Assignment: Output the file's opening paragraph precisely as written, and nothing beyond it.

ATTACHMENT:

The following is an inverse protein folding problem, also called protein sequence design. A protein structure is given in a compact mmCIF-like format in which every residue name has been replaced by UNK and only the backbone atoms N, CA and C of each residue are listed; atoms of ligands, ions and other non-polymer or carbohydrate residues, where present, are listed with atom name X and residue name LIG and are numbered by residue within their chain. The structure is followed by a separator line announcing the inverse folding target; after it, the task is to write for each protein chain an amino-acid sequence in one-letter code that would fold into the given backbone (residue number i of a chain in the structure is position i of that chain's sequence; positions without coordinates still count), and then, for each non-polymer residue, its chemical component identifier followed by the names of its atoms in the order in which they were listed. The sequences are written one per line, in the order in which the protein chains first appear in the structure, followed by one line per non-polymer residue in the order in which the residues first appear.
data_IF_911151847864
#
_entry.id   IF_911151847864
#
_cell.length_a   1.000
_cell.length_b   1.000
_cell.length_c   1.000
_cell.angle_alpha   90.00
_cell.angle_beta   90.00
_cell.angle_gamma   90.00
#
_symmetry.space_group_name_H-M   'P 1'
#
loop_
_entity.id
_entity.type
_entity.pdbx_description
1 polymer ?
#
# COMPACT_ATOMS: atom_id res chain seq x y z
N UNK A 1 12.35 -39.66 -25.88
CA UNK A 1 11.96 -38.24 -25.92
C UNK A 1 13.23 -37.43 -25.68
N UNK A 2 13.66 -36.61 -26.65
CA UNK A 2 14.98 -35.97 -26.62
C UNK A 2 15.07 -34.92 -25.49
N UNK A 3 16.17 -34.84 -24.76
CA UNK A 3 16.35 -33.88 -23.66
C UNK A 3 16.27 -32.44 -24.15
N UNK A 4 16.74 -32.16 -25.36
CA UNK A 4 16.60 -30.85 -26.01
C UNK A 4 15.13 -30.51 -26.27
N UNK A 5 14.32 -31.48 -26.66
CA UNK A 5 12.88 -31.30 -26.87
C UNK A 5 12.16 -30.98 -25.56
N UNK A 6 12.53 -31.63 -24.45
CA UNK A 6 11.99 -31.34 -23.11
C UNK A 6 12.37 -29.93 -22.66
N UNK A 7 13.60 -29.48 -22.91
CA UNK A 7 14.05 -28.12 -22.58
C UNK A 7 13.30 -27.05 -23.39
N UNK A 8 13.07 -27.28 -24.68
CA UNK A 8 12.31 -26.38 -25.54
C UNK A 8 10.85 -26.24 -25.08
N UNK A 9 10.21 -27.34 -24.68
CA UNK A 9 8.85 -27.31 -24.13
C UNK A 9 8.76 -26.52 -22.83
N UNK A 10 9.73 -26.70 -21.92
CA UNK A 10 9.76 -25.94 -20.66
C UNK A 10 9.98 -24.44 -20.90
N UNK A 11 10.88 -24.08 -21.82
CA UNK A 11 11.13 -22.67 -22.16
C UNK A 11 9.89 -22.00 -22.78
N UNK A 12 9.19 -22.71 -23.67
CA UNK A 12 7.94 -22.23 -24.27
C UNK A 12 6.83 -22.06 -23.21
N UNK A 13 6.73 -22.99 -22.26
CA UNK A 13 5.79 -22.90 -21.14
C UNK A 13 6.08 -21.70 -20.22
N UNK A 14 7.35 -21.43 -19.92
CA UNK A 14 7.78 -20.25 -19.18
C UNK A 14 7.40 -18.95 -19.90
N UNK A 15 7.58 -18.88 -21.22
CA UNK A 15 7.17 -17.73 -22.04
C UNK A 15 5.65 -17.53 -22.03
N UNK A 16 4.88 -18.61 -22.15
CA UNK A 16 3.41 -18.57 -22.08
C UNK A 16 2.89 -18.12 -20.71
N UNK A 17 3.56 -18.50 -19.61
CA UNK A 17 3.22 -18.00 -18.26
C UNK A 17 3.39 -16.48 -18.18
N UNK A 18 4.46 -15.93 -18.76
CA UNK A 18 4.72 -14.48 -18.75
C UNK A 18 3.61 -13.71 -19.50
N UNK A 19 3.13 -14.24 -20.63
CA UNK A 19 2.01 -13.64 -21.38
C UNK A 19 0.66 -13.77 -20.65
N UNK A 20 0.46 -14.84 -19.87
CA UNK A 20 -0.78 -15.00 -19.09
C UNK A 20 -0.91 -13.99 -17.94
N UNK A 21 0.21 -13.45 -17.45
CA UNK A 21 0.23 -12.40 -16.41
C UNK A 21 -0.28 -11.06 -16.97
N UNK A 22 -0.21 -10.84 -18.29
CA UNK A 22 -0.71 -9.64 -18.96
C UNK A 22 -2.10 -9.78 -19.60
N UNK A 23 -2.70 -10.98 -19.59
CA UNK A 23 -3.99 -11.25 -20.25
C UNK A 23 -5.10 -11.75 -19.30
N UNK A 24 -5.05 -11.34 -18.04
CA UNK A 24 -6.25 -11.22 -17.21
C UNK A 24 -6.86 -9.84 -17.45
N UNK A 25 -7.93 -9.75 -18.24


The following is an inverse protein folding problem, also called protein sequence design. A protein structure is given in a compact mmCIF-like format in which every residue name has been replaced by UNK and only the backbone atoms N, CA and C of each residue are listed; atoms of ligands, ions and other non-polymer or carbohydrate residues, where present, are listed with atom name X and residue name LIG and are numbered by residue within their chain. The structure is followed by a separator line announcing the inverse folding target; after it, the task is to write for each protein chain an amino-acid sequence in one-letter code that would fold into the given backbone (residue number i of a chain in the structure is position i of that chain's sequence; positions without coordinates still count), and then, for each non-polymer residue, its chemical component identifier followed by the names of its atoms in the order in which they were listed. The sequences are written one per line, in the order in which the protein chains first appear in the structure, followed by one line per non-polymer residue in the order in which the residues first appear.